Biology Teacher Expands Classroom Learning
- January 8, 2017
- Posted by: Bob Lenz
- Category: Gleaner
Chloe Paago and Jack Dieter take the temperature and pH of the stream’s water. CREDIT: PAUL TUCKER
Students learn a lot through textbooks, lectures, experiments and homework. But Judy Castrejón, Upper Columbia Academy (UCA) science and
biology teacher, has a passion for making a difference for her students and for her local Spangle, Wash., community.
She invited Kat Hall, the financial administrator of the Washington State Lands Council, to educate UCA students about water pollution and the negative effects created if no action is taken.
“We are not just a school in the community. We want to educate our kids and help them to get involved,” says Castrejón. Most recently, she involved her class in a project that, when completed, will have widespread and long-lasting effects. “In this project, they’ll be bringing about healing to the ecology, but also to the community,” Castrejón adds.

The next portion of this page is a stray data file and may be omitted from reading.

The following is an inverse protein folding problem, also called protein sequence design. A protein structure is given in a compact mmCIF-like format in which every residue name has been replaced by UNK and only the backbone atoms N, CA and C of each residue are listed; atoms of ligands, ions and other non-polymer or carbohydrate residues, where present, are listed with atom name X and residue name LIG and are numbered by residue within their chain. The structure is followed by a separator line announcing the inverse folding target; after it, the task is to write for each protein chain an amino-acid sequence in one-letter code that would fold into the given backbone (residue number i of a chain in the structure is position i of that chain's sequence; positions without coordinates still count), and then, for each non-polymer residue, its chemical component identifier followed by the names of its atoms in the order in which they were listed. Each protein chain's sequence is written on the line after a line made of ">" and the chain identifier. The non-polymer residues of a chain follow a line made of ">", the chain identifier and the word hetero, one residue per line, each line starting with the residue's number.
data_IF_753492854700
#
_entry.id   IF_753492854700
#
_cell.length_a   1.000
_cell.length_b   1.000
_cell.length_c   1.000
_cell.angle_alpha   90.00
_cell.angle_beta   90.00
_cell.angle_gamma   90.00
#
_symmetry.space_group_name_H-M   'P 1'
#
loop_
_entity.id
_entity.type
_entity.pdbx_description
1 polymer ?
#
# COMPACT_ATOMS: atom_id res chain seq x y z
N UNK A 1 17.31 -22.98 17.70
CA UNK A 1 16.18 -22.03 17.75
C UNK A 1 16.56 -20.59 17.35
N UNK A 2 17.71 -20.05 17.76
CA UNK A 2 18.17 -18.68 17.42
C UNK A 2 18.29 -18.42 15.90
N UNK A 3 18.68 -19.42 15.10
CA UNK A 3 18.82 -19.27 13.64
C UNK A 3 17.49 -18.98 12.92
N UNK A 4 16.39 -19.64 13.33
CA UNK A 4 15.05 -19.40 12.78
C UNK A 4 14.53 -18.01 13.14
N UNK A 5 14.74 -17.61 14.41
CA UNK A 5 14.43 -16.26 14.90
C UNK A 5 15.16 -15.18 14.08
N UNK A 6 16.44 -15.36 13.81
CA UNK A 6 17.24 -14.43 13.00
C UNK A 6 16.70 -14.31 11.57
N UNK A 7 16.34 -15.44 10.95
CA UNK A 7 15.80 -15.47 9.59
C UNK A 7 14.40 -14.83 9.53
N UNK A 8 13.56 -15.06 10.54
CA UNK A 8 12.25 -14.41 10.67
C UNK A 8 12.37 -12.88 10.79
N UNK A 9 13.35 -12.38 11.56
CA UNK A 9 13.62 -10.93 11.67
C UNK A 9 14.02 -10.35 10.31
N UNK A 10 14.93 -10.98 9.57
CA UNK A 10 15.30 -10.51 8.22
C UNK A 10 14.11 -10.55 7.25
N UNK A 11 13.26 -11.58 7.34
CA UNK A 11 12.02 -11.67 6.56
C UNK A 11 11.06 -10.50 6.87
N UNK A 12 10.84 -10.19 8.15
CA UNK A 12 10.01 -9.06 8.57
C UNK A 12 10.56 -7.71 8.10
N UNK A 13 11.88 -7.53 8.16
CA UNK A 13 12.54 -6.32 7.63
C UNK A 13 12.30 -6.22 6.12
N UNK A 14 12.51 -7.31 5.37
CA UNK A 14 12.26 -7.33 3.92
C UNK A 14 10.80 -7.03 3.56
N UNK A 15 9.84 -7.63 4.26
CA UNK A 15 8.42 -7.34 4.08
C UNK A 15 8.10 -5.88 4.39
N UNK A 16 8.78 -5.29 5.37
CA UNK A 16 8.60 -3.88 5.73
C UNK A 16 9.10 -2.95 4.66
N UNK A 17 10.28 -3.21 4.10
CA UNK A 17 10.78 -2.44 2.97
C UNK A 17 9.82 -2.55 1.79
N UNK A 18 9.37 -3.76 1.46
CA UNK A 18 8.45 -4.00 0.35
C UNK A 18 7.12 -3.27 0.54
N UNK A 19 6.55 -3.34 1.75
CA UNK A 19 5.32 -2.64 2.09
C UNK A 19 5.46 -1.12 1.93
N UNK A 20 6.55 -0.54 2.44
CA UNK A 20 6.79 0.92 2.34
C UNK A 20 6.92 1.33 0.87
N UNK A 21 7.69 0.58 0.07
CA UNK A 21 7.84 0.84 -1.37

That project is part of Washington state’s Riparian Establishment conservation project. It will help prevent pollutants from entering the Hangman Creek Watershed, a network of streams that runs right through the town UCA calls home.
To help with the restoration, Castrejón, her colleagues and many UCA students will plant bushes and trees around the creek, building a buffer to prevent pollutants from running into the creek and thus improving the quality of the water.
“The opportunity that we have been given to better our environment and community is a great and humbling experience,” says Blake Johnson, UCA sophomore
Upper Columbia Academy communication taskforce for the 2016–2017 school year